Old Street, New Look

Post Time: 2020-01-02

With more than 1600 years of history, the Old Street in Xiaoshun Town once was the main road leading to downtown Jinhua. The street is not long. Several minutes is all it takes to walk down the entire street.

Now, it has a new look. The pavement has been reconstructed, the storefronts have been refurbished, and the shop door panels have been replaced.

All these proactive repairs of the street improve the overall environment of the previously old and messy condition, while keeping the nostalgic memories of the locals for generations. It now becomes clean and tidy, glowing with opportunities and vitality.

Its rich history and stories will continue on with its new look. 


An Old Street with A Historical Charm

The Old Street consists of three parts: The upper, mid, and the lower part, with a total length of nearly 1000 meters. The shops and stores along the street were mostly established in the Ming and Qing Dynasties or the early years of the Republic of China. Their constructions are of a similar style with minor differences. Mostly, they are in a two-story wood structure, with the business in the front and the dwelling house at the back. On the ground floor, dismantlable door panels are arranged between the columns, which are connected with carved railings and based on the carved corbels. The second floor is usually low, designed mainly for storage.

The street features all sorts of different shops, such as barbers, grocery stores, funeral shops, lantern shops, tea houses, restaurants, wineries, and drug stores. Some of the time-honored brands, old signboards, and red slogans are still faintly recognizable, which is quite rare in other towns of Jinhua.

There is also a Temple to the City God on the street, now on the Jinhua cultural relics protection list.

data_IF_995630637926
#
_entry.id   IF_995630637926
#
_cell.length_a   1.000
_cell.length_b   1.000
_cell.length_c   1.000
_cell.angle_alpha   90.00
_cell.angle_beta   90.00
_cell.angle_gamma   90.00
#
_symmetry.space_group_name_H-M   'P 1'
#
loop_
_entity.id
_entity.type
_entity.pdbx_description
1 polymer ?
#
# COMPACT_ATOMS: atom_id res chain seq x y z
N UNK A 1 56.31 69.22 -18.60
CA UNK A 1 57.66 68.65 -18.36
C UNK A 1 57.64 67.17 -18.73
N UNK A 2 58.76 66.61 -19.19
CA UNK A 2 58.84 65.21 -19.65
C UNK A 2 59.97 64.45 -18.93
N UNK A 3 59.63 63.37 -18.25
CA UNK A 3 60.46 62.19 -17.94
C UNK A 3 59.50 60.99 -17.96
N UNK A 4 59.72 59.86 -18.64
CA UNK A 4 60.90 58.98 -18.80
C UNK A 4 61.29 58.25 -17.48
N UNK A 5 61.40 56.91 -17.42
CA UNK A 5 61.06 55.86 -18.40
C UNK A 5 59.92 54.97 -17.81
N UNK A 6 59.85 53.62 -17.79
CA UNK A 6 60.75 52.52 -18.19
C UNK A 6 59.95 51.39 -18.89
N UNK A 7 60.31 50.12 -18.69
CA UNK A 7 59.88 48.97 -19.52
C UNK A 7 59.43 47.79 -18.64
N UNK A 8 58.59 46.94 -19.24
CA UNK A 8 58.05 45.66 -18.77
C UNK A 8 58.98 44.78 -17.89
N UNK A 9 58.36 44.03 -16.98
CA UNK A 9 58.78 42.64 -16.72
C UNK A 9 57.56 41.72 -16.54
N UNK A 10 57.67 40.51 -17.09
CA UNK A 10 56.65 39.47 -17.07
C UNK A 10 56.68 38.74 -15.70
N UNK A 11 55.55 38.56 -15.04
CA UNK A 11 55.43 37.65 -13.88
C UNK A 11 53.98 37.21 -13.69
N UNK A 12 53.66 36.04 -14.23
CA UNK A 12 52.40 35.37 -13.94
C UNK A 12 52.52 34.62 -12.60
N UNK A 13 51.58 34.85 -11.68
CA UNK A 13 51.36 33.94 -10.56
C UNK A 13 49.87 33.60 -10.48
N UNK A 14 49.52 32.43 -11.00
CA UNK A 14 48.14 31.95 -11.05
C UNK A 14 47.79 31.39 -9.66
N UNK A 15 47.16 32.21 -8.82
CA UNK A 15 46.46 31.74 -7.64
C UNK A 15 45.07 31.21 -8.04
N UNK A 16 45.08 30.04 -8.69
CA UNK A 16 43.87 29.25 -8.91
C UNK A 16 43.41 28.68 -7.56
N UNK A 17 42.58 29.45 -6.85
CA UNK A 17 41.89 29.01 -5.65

Preserve the History

He Xingyao, project engineer responsible for the transformation, said that the team invited a painting master from Pujiang to decorate the storefronts. He explained that the facade decorated with white walls and gray tiles with thick black lines would make it appear just like old times as people walked along the street.


Yiji Bridge, Xiaoshun Icon

If one hasn’t eaten food on the bridge, he’s never been to Xiaoshun. Li Genxing, a 94-year-old famous local intellectual, pointed out that the bridge was not only busy with food stalls and people, it was itself very exquisitely beautiful. At both ends of the bridges, there once were two decorative archways with lovely carvings and an elegant appearance. However, these were all destroyed during WWII.

This year, when the street was under renovation, the project included the bridge as well, reconstructing the lounge bridge on the top to keep its original style as well as the history.

When walking down the lower part of the street, one could see a different scene. “The buildings down the street are relatively modern, so we changed it another way for the renovations,” said Mr. He. The pavement of the street was transformed from cement to asphalt. Some of the walls were painted with traditional ink paintings, among which there are 24 filial piety stories reflecting the culture in the town. In fact, the name of the town, Xiaoshun (in Chinese 孝顺, xiàoshùn) means filial piety.

At night, those lights in their old fashion would light up the street, complemented with the stream, making it appear like a different world from the daytime scene.

According to He, this renovation mainly follows the idea of using the same materials and same design as before, in order to bring back the historical charm combined with filial culture.


Old Shops Remain

Teahouses, barbershops, sewing shops, grocery stores, seniors drinking tea, old women stepping on sewing machines, craftsmen making wine. The charm of the Old Street lies not only in the original architecture, but more so in the peaceful and old-fashioned lifestyle.


The Most Senior Shopkeeper: Fang Aixian and Her Old Teahouse

Though called “teahouse,” it is actually a tea stall. Fang is already 90 years old and is the oldest shopkeeper on the street.

Every day from six in the morning, she starts working, and her tea stall becomes busy: the flames in the briquette stove, the sizzling kettle, and the greetings among guests. Her regular customers come every day to peacefully enjoy a sip of her tea, to start a new day as well as think of old days. Time flies, but the lovely scene always reminds people that old things can be this beautiful, just as the glory of the sunset.